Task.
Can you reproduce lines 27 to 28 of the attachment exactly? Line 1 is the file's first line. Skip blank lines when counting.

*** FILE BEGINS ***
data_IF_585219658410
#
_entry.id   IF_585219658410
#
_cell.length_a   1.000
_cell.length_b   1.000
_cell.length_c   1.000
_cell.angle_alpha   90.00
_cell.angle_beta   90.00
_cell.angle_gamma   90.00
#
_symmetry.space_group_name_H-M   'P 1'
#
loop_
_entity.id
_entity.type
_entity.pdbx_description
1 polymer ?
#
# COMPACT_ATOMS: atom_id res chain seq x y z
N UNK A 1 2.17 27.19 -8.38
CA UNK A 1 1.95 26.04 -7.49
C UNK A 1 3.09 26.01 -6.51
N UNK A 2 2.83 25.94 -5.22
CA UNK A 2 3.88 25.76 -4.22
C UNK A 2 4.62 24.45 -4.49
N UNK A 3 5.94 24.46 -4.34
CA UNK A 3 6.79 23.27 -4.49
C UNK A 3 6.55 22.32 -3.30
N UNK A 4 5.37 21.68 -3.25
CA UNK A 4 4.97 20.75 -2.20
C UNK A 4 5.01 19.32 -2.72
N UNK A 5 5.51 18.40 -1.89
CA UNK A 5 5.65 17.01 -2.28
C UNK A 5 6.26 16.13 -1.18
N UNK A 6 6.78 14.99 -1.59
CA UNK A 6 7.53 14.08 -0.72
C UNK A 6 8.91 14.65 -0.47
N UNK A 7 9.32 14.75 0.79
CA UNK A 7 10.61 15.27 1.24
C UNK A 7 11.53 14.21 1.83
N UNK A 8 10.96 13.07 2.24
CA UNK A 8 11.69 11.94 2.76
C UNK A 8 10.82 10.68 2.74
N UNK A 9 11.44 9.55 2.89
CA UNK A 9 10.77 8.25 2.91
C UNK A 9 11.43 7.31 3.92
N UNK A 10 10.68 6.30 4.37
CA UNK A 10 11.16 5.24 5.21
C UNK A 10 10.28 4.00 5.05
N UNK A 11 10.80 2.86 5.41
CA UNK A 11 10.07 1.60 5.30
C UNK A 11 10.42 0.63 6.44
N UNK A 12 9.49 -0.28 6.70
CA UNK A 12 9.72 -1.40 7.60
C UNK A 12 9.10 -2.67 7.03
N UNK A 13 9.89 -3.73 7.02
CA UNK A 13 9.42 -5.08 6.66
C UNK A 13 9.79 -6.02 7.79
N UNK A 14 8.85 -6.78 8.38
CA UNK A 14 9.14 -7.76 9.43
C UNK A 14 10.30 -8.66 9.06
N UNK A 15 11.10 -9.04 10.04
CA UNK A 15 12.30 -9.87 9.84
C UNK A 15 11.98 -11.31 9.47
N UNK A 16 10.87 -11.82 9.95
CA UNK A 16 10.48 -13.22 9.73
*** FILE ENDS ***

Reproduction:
N UNK A 3 5.94 24.46 -4.34
CA UNK A 3 6.79 23.27 -4.49